Do you think that every time you press your shutter button you can take a great image? Your answer is probably no, but, mine is yes. If you are prepared to put into practise just a few simple keys that will help you learn digital photography properly, you can do it every time. Here’s how.
In my personal photographic journey as I started to learn digital photography, I suffered from the disease of digital which is to shoot as much as possible, as quickly as possible in the hope of a few great images. It doesn’t work. Itchy trigger fingers are for cowboy movies and not photography. If you can get past this barrier then you are one step towards achieving success. Let me show you how to take a great photo every time.
1. Think before your shoot
Digital photography has created a generation of thoughtless photographers. Why? Because it is so cheap, after the initial investment, with the lack of the development and printing costs of film. In the good old days each time you clicked the shutter dollar signs registered in your brain. So before your press the button, think. Is this the image that you want? Are all the elements here for a good image?
2. Focus on your subject
Don’t even think about pushing the shutter button before you have chosen your subject and have made it the focal point of the image. If the subject doesn’t clearly shout out that it is the subject then it isn’t and you can’t take the picture. As you learn digital photography this is the most important part of composition.
3. Keep it simple
Too much in the image is just as bad as no subject or focal point. Exclude as much of the clutter in an image as possible; all the extra stuff that isn’t necessary and doesn’t add anything of significance to the image. Less is more as the old adage goes. A simple subject or object on an uncluttered background will make a more pleasing image than one with too many distractions.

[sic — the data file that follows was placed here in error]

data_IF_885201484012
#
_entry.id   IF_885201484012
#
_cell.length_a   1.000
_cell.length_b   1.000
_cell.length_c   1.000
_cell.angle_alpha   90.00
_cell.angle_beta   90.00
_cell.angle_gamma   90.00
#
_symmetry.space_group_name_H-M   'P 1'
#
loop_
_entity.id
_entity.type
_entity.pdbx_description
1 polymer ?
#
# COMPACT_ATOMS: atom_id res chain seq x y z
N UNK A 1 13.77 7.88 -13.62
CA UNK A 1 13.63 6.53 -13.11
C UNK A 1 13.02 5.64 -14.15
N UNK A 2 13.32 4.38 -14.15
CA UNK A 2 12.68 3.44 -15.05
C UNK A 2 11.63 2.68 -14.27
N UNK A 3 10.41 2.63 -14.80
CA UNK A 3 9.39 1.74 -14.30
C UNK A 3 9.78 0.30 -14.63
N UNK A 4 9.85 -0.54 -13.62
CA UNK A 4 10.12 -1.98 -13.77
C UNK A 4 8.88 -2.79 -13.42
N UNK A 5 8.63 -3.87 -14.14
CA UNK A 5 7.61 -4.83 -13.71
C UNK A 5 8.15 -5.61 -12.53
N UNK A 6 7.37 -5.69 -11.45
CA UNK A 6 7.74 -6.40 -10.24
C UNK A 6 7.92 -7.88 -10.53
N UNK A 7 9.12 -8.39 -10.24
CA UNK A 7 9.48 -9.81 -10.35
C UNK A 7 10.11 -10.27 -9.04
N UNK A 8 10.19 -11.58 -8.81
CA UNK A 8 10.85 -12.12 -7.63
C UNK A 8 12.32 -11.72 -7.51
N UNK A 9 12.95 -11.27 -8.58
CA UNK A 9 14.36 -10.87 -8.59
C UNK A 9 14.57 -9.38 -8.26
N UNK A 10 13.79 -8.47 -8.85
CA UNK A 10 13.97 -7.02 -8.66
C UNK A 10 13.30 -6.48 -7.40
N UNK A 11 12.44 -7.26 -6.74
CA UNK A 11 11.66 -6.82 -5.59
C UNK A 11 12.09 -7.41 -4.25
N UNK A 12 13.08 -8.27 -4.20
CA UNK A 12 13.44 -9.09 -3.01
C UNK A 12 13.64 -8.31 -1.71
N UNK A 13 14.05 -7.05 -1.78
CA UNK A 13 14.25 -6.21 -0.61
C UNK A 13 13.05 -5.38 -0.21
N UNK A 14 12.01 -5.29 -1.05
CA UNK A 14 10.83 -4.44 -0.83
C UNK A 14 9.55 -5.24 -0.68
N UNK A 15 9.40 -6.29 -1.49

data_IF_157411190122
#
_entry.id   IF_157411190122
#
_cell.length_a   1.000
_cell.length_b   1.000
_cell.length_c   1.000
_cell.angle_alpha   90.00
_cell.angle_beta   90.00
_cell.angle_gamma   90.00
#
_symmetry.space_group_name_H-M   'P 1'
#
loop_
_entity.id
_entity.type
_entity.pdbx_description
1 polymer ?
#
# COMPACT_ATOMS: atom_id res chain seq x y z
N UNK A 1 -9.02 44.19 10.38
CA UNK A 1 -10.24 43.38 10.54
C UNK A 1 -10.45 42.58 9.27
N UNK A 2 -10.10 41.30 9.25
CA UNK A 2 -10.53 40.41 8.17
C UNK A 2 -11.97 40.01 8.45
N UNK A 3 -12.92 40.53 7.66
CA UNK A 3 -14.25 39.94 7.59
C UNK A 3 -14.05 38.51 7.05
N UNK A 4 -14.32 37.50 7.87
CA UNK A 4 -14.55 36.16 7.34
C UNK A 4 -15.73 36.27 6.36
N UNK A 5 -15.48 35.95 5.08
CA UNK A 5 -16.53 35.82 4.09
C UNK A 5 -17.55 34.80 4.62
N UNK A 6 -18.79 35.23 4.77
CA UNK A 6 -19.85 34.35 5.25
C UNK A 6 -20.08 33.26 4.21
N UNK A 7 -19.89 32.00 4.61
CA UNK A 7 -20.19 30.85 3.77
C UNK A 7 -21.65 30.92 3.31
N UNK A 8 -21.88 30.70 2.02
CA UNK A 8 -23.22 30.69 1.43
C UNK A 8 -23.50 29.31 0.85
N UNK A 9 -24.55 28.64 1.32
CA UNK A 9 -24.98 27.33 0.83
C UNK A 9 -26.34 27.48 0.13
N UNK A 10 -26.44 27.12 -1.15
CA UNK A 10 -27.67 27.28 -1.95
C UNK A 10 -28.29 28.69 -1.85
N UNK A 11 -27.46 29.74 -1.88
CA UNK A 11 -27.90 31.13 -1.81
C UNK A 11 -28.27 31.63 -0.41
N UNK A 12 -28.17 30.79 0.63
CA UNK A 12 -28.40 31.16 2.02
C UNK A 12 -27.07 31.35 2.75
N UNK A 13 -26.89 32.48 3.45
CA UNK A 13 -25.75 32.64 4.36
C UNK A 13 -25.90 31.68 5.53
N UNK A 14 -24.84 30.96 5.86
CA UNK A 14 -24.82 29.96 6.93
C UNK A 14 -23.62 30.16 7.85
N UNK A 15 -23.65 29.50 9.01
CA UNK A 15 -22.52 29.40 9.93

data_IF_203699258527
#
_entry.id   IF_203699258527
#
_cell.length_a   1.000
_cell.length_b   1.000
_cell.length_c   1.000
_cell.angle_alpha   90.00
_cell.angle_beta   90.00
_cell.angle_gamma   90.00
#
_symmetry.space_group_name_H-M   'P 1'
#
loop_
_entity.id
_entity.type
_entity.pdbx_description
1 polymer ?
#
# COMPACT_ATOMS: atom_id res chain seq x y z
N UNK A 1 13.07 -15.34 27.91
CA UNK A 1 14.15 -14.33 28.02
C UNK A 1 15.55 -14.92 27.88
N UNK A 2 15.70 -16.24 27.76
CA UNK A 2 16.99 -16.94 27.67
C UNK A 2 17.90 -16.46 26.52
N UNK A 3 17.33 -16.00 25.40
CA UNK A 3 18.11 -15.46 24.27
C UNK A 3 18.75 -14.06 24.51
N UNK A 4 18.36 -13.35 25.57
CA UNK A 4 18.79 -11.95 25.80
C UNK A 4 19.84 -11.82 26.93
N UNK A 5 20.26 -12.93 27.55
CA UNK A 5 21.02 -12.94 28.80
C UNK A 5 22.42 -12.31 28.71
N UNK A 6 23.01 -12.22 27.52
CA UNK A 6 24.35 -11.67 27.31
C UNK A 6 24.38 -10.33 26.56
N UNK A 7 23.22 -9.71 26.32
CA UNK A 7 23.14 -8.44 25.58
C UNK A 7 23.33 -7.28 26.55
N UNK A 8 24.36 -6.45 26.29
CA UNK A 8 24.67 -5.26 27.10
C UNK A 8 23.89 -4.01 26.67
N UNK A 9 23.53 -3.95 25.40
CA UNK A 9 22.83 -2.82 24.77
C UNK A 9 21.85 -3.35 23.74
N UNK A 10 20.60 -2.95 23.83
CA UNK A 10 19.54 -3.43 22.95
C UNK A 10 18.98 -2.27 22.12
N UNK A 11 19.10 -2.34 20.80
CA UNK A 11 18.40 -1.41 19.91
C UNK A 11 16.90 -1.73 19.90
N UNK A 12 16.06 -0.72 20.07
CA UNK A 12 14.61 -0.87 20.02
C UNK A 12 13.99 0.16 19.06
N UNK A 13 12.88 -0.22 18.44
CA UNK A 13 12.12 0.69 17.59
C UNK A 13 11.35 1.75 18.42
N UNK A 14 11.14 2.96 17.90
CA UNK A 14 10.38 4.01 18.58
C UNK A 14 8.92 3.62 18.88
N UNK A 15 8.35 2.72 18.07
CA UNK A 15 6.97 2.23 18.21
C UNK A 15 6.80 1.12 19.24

4. Get in closer
This is especially true for people photos. The memories you are creating for the future need to be memorable so get in closer in order to see more of the person. One of my all time favourite images is one of my grandma who died many years ago. It’s just of her face with all the wrinkles and lines of wisdom. It characterises who she was and how I remembered her. I have others but they just don’t mean as much as the close-up.
5. Change your angle
A small change of position will often add a dimension that gives quality and character to a photo. Everyone shoots from right in front of a subject or scene at about 1.5 metres above the ground. Try varying your viewpoint or angle. Get down lower, up higher or just use your feet to move a little to the left or right. Small changes often result in big improvements so always be aware of your position in relation to your subject.
These are a just a few basics as your learn digital photography. If you apply them every time you shoot an image I can guarantee that you will take great photos every time. It just means that you will shoot less but have better results. Happy shooting!